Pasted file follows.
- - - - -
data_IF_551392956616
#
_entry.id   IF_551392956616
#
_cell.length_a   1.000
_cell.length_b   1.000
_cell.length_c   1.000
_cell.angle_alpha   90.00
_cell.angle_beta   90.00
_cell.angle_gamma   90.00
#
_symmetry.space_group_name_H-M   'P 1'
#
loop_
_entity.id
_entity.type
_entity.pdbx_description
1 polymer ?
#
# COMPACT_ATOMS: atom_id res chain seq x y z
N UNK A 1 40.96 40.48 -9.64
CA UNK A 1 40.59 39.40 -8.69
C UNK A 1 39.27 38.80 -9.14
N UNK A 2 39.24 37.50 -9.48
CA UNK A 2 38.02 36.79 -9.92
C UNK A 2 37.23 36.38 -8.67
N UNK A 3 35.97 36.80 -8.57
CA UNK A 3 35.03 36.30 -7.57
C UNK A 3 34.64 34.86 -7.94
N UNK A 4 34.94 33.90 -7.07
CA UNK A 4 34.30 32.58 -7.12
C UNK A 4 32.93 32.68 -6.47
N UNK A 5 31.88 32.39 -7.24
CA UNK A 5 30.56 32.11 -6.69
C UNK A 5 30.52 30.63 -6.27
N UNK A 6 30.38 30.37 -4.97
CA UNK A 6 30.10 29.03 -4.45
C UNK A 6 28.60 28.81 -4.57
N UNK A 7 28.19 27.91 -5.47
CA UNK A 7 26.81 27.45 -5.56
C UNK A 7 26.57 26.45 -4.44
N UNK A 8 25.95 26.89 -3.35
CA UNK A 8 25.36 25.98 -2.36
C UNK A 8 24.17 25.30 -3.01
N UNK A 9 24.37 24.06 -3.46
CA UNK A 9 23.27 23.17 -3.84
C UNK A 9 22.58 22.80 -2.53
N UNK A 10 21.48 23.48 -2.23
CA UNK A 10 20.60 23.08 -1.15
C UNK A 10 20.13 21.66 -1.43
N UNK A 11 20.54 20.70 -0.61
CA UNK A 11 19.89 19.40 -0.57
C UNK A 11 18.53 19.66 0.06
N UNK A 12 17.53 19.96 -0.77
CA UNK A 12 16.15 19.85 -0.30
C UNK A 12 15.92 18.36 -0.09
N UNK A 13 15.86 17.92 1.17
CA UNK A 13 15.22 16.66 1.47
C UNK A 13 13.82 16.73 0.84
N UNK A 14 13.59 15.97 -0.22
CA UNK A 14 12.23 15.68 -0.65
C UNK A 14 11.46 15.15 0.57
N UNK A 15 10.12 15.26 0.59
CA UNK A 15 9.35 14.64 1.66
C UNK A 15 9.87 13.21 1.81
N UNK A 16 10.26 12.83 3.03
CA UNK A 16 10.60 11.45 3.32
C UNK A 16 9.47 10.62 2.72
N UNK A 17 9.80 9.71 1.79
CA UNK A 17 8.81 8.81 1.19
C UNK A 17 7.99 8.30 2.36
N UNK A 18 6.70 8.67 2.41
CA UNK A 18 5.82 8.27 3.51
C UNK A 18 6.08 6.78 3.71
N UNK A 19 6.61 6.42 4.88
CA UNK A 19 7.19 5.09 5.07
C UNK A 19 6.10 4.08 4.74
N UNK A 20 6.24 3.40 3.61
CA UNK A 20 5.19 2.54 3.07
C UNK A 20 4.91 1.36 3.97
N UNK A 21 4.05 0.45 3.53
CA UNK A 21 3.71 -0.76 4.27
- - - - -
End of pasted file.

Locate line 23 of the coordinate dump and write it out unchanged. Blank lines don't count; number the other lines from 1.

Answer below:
C UNK A 1 39.27 38.80 -9.14